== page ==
NFL Draft Prospect Interview: Brett Smith, QB Wyoming

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Nov 23, 2013; Laramie, WY, USA; Wyoming Cowboys quarterback Brett Smith (16) runs against Hawaii Warriors cornerback Dee Maggitt (23) and linebacker Brenden Daley (56) during the first quarter at War Memorial Stadium. The Cowboys defeated the Warriors 59-56 in overtime. Mandatory Credit: Troy Babbitt-USA TODAY Sports

PS: What bothers you the most about not being invited to the Combine?

BS: The thing that bugs me the most is just the fact that, in that situation, I’ve never been a guy, I think it’s just how I grew up, how I was raised, I’ve never been one to back down from any sort of competition and those are the best guys in the country.  And I wanted to be on the same stage as all of them.  I realize that I probably wasn’t probably at a big name school and I wasn’t part of a BCS Championship run or part of a really, really high bowl game the last few years, but at least I’d be there with those guys and I’d try to compete against them.

I would have done absolutely every drill.  I would have thrown, I would’ve… it’s just that at a place like that, I’d be so humble.  I would do every single event, get to meet all of those teams and compete.  It’s not a situation where I’m trying to protect whatever stock I have, but it’s a chance to up it.

I don’t know if you follow CFL much, but Travis Lulay, I was talking with him on the phone.  He was a Grey Cup Champion, he was the MVP a couple years ago.  He’s basically the Aaron Rodgers of the CFL.  I was talking with on the phone, it’s just crazy that if you go to an event like that, probably just because of our mindset, being underdogs, being smaller school guys, being doubted.  We just want that opportunity to compete and go through everything and go about it that way.

PS: Who took the combine snub worse?  You or your dad?

BS: You know, (Laughs) that’s kind of funny.  I was really, really upset about it and I actually took it better than he did, obviously.  He was kind of the guy that talked me off the ledge just because I was pretty disappointed, he was just trying to keep me motivated and does what a dad does.  Obviously, he was disappointed too because he wants to see his son achieve all of his goals.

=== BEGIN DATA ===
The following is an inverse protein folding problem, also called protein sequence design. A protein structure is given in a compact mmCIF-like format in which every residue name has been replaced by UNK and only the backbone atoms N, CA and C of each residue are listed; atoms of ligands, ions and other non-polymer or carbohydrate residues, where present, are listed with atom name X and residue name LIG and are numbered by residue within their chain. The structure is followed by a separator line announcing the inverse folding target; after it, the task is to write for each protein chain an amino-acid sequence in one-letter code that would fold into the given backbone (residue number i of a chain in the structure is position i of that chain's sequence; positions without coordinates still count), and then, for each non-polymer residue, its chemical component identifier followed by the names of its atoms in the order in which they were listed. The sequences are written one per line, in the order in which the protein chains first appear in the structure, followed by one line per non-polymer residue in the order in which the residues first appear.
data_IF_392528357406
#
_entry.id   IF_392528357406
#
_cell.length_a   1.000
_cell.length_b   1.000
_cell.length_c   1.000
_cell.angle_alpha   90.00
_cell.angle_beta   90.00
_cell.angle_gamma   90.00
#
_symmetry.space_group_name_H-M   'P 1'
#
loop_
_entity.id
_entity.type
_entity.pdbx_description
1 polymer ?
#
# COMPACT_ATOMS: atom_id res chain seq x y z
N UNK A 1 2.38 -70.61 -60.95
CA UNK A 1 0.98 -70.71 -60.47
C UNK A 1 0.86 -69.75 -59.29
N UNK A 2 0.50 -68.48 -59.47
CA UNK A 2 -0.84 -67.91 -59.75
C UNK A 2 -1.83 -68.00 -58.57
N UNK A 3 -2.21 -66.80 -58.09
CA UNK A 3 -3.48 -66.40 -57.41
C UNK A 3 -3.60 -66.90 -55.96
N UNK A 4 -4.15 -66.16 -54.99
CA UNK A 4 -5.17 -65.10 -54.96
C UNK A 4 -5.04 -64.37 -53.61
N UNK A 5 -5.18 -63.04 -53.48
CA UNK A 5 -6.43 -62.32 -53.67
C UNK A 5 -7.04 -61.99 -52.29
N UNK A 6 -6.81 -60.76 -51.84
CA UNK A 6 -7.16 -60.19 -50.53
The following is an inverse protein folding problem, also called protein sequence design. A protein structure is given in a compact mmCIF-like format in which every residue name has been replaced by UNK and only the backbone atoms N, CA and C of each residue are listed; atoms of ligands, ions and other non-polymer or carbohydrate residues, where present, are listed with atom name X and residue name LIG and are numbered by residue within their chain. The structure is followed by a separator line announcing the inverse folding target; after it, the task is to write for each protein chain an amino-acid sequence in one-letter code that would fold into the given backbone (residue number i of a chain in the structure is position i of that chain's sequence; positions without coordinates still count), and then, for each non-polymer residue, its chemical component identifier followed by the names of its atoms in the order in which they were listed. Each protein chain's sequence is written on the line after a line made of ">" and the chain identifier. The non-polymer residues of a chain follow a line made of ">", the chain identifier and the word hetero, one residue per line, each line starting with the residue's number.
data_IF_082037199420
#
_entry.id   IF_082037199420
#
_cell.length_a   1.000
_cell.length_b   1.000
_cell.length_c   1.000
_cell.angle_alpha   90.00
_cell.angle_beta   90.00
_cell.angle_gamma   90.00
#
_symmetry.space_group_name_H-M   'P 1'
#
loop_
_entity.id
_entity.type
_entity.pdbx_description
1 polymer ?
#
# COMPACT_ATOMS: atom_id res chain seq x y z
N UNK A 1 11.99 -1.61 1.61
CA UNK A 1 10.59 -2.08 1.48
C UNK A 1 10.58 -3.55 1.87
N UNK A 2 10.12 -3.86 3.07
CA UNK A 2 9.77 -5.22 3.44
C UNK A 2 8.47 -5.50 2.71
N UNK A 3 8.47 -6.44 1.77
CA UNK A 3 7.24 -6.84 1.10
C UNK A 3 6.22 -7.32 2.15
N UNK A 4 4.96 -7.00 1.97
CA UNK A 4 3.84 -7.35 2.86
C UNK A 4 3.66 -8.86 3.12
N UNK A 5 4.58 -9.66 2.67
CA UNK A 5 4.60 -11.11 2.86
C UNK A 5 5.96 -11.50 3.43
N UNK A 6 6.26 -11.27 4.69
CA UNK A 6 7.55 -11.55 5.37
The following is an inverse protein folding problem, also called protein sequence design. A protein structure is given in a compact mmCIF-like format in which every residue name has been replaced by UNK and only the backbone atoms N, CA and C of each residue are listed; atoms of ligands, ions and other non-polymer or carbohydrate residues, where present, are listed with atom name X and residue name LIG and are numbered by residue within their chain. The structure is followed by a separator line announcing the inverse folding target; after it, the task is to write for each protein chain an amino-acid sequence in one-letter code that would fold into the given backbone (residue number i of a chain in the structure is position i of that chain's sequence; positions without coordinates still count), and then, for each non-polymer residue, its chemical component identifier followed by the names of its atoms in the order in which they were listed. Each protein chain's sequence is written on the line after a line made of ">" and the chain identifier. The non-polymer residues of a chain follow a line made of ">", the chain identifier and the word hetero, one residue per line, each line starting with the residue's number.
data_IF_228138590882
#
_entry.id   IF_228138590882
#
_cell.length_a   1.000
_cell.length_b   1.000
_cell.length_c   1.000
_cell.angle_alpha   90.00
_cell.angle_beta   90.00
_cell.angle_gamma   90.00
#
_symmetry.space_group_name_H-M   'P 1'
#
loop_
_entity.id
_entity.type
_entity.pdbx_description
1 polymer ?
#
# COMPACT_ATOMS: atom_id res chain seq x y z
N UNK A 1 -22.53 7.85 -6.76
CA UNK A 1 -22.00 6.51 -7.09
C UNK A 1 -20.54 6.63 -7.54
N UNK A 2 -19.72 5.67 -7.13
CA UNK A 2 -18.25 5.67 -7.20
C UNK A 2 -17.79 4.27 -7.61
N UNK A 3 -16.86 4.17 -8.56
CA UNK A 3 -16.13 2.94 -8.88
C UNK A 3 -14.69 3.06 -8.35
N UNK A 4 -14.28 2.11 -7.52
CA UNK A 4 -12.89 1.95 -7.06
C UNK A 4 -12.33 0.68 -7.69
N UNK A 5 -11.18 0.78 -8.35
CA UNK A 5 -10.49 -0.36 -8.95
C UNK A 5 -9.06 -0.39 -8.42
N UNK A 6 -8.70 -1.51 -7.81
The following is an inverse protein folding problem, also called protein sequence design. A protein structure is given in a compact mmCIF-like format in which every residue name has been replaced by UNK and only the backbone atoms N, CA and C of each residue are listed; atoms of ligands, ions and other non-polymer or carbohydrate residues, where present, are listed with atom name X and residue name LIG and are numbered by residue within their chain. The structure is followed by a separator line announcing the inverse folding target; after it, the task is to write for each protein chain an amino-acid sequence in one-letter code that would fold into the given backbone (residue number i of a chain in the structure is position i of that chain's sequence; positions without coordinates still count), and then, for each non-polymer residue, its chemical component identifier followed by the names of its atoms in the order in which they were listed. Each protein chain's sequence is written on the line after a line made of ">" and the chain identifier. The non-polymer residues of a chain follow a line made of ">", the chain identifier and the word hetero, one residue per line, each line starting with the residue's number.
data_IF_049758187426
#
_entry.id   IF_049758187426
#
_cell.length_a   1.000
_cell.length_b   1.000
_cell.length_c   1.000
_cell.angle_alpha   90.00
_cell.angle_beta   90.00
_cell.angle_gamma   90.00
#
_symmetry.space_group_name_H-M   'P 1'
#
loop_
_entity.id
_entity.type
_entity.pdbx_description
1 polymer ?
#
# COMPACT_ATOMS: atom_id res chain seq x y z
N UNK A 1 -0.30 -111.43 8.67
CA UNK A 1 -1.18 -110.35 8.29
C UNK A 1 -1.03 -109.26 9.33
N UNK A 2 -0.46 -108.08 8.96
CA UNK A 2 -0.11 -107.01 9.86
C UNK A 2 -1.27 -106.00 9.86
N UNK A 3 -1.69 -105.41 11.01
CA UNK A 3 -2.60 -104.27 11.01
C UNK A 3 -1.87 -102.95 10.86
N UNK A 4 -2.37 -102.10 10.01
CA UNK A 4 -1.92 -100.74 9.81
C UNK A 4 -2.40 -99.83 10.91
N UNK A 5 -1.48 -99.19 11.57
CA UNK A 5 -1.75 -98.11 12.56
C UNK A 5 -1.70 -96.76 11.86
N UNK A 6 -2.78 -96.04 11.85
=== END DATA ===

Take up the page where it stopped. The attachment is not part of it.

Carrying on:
PS: If you are able to pull out the win against Texas or Nebraska, how much do you think that changes how people look at you?

BS: That’s a tough question; maybe a little too hypothetical for me.  I don’t know how much that would change things, because there are still things people would be critical of and I understand that.  To be honest, I think that’s it.  I think it’s as a simple as that.  Besides just winning the game, I think it would have put us on a national stage if we were able to pull those upsets but at the same time, I think people could still be critical of my throwing motion, my size or whatever else people find issues with.

PS: What are teams getting from wide receiver Robert Herron?

BS: They’re getting great speed, a guy that is committed to work.  He’s very eager to showcase his skills.  He’s another guy that feels like he’s been doubted along the way.  I think a guy with that mentality, I choose a guy like that over a guy that has had everything handed to him.  And Rob’s the kind of guy that loves to work, loves to learn and with all of that aside, all of the attributes he has on the field are just as significant.  He’s able to beat man coverage frequently.  He was able to run by a lot of guys.

And he’s smart.  He understands how to find a hole in the zone and sit down.  So many receivers are like robots where if there’s like a dig, they run the dig and expect the quarterback to throw it.  Well, if there’s a zone, sometimes you can wrap it around the SAM or WILL linebacker.  He’s guy that gets that.  He’ll wrap a route and I think that’s so critical at the next level because the defense is going to be a heck of a lot smarter.  So there are a lot of things when talking about him.

PS: What about cornerback/safety Marqueston Huff?

BS: Old Quest.  He brings a lot of energy every day.  He was kind of the spark of our time.  A little too much sometimes; he’s screaming and all this stuff.  He’s the guy who will wake everybody up.  He’s just a natural born leader.  He’s a guy that did a great job of leading the team last year.  Obviously, with his skills on the field, he hits hard, is extremely fast like Robert, has good hands.  He’s an intelligent player back in the secondary.

PS: Do you keep up with Tashaun Gipson?  Have you reached out to him about the process?

BS: I do. I do.  He had a rough road, but you talk about overcoming the odds.  I haven’t reached out to him about the process.  I haven’t reached out to anyone talked to anyone about the process except Travis Lulay and that was recently.  Obviously, Jordan Palmer is working with the quarterbacks so I’ve talked to him a little bit about it.

I follow him, because he was a really good player and we always got along, he was always a nice guy to me.  So I watch him whenever the Browns are on, I look for #39 and always get excited when he has success.

PS: Is there an assistant coach that had a big impact on you in your time at Wyoming?